What’s the Difference Between Lime and Lemon?

Reviewed by Jabeen Begum on June 21, 2021

Both lemons and limes are very popular citrus fruits enjoyed in many ways around the world, whether in garnishes, savory dishes, desserts, or drinks. They’re very closely related and have a lot of overlap in nutritional values.

Here’s what to know about the differences between lemons and limes, how to include them in your diet, the pros and cons of each, and how to enjoy them.

What Are Limes?

There are several species and hybrids of trees and shrubs in the lime family (Rutaceace), and they are mostly grown in tropical and subtropical climates. One of the most common in stores is the Persian lime, a firm light green fruit that is slightly smaller than a typical lemon. Key lime (also called Mexican lime) and Kafir lime are also popular. It is a key ingredient in chutneys and pickles from certain areas, and the juice is often used to flavor drinks, food, and sweets.

Wild limes probably originated in Indonesia or mainland Asia, brought by traders (along with lemons) from India into the Mediterranean and Africa around 1000 CE. They likely spread into other parts of the Mediterranean and Europe by returning Crusaders in the 12th and 13th centuries. They have been used since then as a source of vitamin C, especially on long sea voyages to prevent scurvy.

Limes are green, firm, tart in flavor, and smaller than lemons and oranges.

What Are Lemons?

Like limes, there are several species of lemon that grow on small trees or bushes. The flavor is typically sour or astringent. They tend to have more yellow-toned skin than limes. Lemon is often used to enhance the flavor of meat, fish, or vegetables, or you can use it to flavor beverages (like lemonade) or pastries and desserts.

Lemons were introduced into Spain and North Africa around 1100 CE. Along with limes, they were brought into the rest of Europe by Crusaders. Lemon trees are evergreen and thrive in more moderate temperatures than limes, and they’re found in cooler climates.

Lemons are oval-shaped, and their skin can be noticeably dotted with oil glands. They are usually larger than limes but smaller than sweet oranges.

What Are the Nutritional Benefits of Limes and Lemons?

Both limes and lemons are high in vitamin C. This essential nutrient is important in supporting your immune system by boosting the production of white blood cells and acting as an antioxidant, defending cells against damage caused by free radicals. Vitamin C has also been shown to reduce the visibility of wrinkles and skin aging.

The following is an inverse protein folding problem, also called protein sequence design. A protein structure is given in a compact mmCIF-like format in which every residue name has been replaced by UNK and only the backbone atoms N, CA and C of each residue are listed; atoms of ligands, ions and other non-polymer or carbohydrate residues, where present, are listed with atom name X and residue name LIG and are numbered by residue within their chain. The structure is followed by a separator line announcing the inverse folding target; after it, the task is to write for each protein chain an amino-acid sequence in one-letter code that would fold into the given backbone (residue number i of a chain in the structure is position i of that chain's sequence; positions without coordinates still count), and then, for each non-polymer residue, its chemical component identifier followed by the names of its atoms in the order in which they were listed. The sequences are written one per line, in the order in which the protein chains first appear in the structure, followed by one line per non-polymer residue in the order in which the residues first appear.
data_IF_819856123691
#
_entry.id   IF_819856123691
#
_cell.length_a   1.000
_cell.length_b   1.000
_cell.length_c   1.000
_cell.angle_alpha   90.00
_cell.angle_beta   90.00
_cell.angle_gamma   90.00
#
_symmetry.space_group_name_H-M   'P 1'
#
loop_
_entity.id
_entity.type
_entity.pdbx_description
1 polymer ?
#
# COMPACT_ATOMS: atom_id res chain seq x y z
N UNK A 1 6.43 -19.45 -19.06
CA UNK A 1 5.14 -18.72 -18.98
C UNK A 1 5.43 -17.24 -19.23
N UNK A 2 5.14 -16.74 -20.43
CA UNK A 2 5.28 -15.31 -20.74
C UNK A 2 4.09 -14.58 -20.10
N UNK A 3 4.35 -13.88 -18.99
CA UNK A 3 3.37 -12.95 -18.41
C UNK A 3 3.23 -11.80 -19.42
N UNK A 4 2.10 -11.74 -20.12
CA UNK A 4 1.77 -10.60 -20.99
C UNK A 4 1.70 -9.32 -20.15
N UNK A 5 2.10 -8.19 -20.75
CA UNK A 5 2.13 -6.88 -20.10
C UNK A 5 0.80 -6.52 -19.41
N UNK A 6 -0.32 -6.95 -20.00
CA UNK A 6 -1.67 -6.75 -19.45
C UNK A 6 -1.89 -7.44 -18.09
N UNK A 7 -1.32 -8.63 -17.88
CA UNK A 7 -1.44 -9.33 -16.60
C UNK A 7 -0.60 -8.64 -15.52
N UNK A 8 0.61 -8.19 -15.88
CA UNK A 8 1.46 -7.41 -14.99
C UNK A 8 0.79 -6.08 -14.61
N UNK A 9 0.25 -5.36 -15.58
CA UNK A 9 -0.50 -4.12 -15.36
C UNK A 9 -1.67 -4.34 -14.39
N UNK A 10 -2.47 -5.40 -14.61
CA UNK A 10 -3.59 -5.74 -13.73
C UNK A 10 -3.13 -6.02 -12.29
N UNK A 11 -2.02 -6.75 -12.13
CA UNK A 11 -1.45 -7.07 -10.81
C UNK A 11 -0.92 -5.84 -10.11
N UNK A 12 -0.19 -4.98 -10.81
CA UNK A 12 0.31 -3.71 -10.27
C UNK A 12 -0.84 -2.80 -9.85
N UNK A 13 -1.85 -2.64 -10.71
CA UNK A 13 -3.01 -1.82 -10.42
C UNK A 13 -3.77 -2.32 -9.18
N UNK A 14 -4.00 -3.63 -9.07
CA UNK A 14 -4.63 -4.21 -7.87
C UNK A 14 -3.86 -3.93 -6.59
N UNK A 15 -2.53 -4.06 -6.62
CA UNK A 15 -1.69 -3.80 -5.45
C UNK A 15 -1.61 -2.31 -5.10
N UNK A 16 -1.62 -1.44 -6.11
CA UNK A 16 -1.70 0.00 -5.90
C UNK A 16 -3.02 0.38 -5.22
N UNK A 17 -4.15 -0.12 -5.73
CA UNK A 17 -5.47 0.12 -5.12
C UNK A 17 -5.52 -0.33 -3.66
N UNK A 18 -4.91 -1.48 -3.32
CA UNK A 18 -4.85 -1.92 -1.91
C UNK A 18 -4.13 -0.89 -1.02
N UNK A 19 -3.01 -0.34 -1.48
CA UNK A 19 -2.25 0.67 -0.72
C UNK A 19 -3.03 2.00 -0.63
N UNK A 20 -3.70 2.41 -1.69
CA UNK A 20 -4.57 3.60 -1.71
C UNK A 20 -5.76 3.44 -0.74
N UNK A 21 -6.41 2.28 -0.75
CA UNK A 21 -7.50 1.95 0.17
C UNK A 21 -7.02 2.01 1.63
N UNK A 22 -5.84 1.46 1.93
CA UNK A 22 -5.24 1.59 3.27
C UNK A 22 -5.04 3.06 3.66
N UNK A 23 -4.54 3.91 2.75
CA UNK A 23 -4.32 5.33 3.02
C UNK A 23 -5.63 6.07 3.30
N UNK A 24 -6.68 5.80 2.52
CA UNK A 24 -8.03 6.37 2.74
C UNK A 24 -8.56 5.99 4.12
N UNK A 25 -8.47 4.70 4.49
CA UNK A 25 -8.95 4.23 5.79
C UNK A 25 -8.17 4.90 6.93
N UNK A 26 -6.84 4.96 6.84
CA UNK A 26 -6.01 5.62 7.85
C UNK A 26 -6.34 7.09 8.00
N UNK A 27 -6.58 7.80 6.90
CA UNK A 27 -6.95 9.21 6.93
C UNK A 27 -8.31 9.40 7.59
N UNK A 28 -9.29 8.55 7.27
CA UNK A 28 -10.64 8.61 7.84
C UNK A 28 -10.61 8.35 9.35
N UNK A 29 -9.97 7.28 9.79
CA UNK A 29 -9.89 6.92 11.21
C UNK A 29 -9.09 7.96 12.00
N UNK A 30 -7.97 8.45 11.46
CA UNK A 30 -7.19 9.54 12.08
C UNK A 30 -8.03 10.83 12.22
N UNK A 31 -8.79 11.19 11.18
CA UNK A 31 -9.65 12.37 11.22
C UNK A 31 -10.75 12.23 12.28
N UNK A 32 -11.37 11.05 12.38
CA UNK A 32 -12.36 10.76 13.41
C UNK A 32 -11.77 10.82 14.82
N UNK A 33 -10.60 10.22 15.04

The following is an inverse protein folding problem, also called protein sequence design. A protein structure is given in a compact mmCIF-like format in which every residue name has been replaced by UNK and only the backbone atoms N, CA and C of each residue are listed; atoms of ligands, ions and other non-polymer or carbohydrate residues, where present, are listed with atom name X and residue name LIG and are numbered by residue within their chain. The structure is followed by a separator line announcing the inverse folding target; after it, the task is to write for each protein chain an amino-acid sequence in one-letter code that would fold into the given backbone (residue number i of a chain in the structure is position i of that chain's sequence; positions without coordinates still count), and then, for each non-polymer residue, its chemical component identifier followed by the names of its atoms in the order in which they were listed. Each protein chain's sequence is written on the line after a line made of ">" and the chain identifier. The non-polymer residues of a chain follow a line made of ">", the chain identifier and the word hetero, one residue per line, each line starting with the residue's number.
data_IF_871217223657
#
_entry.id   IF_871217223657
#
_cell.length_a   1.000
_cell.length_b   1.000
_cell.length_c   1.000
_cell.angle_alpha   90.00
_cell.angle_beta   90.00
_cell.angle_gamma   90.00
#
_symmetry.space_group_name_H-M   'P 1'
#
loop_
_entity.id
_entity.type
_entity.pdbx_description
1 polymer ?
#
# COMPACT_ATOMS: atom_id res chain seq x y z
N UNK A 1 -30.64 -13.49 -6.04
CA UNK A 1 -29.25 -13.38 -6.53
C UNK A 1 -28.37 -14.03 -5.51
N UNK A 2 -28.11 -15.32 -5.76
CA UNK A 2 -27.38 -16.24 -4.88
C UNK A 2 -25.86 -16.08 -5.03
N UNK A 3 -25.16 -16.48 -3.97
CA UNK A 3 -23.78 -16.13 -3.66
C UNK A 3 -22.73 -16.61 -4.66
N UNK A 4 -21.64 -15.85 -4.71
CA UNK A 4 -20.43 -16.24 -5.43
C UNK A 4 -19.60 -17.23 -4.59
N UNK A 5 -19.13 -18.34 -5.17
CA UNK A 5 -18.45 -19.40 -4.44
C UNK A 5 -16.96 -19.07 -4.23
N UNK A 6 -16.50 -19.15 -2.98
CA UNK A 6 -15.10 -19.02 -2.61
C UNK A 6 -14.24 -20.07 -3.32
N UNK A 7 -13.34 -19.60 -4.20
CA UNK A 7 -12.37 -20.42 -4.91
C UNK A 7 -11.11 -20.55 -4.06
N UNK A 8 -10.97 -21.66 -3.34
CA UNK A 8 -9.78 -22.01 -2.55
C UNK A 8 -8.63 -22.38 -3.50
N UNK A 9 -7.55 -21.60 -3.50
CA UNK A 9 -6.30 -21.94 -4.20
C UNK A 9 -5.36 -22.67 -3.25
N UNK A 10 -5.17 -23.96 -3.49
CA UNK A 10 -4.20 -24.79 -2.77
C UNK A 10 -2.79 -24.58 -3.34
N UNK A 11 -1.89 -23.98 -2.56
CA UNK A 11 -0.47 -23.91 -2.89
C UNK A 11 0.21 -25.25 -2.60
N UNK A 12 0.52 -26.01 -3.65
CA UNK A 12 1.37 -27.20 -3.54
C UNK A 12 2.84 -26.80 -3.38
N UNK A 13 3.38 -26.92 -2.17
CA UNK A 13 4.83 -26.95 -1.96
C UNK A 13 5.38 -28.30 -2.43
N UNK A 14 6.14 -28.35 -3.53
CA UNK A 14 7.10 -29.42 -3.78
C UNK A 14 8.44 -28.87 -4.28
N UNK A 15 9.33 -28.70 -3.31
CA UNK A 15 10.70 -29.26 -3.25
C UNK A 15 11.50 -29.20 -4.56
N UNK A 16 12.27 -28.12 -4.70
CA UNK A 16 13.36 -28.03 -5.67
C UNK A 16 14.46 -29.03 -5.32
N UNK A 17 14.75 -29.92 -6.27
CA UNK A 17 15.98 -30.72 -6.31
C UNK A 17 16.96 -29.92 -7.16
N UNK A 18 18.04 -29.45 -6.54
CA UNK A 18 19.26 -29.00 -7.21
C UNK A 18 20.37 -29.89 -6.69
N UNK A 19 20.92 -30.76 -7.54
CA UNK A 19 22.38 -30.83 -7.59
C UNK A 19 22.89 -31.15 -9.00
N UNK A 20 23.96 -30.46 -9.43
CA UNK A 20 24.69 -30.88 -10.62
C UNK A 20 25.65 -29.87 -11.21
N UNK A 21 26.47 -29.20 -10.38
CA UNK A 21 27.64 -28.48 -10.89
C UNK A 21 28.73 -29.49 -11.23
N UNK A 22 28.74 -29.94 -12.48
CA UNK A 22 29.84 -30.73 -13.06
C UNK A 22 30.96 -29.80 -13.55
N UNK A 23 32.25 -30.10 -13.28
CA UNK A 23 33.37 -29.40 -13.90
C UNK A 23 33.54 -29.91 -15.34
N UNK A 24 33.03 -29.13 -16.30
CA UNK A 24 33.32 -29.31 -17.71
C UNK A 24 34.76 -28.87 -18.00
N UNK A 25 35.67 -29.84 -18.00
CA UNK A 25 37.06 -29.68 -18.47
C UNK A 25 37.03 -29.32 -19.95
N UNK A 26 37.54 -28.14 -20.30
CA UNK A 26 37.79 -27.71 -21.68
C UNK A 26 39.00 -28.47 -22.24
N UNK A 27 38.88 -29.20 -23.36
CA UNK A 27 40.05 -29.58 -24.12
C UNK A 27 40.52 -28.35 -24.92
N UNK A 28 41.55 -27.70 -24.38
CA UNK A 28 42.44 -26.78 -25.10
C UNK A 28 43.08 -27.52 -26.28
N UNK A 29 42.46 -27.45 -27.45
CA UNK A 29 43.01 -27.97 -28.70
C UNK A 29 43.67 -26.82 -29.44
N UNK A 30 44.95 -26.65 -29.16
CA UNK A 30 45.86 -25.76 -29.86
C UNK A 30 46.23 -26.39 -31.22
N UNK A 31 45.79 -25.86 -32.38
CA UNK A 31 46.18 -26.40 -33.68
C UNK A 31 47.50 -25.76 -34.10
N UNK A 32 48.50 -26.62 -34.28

Other benefits of vitamin C include:

  • Protection against heart disease
  • Prevention of prenatal health problems
  • Prevention of eye disease
  • Cancer and stroke prevention

Citric acid is a weak acid found in limes and lemons. It may make them useful for preventing or treating kidney stones. Early research indicates that citric acid can help your body absorb minerals, fight inflammation, and mitigate liver damage.

Lemons have a higher concentration of vitamin C than limes, but limes have a higher concentration of citric acid.

Possible Dangers of Lemon and Lime

Some people can have acid reflux, nausea, or gastrointestinal discomfort if they eat or drink a large amount of raw citrus fruits or juice, especially astringent ones like limes or lemons.

Consuming large amounts of foods high in citric acid — like limes and lemons — can cause damage to the enamel on your teeth.

Show Sources


American Dental Association: "Top 9 Foods That Damage Your Teeth."

American Journal of Clinical Nutrition: "Dietary nutrient intakes and skin-aging appearance among middle-aged American women."

American Optometric Association: "Diet and Nutrition."

Annals of Botany: "Phylogenetic origin of limes and lemons revealed by cytoplasmic and nuclear markers."

Annals of Internal Medicine: "The effect of fruit and vegetable intake on risk for coronary heart disease."

Antioxidants: "Influence of Vitamin C on Lymphocytes: An Overview"

Britannica: "Lemon: fruit," "Lime: tree and fruit, Citrus species."

John Hopkins Medicine: “GERD Diet: Foods That Help with Acid Reflux (Heartburn).”

Journal of Endourology: "Quantitative Assessment of Citric Acid in Lemon Juice, Lime Juice, and Commercially-Available Fruit Juice Products."

Journal of Medicinal Food: "Citric Acid Effects on Brain and Liver Oxidative Stress in Lipopolysaccharide-Treated Mice."

National Cancer Institute: "Intravenous High-Dose Vitamin C in Cancer Therapy."

USDA: "FoodData Central - Citrus."

World Health Organization: "Vitamin C supplementation in pregnancy."

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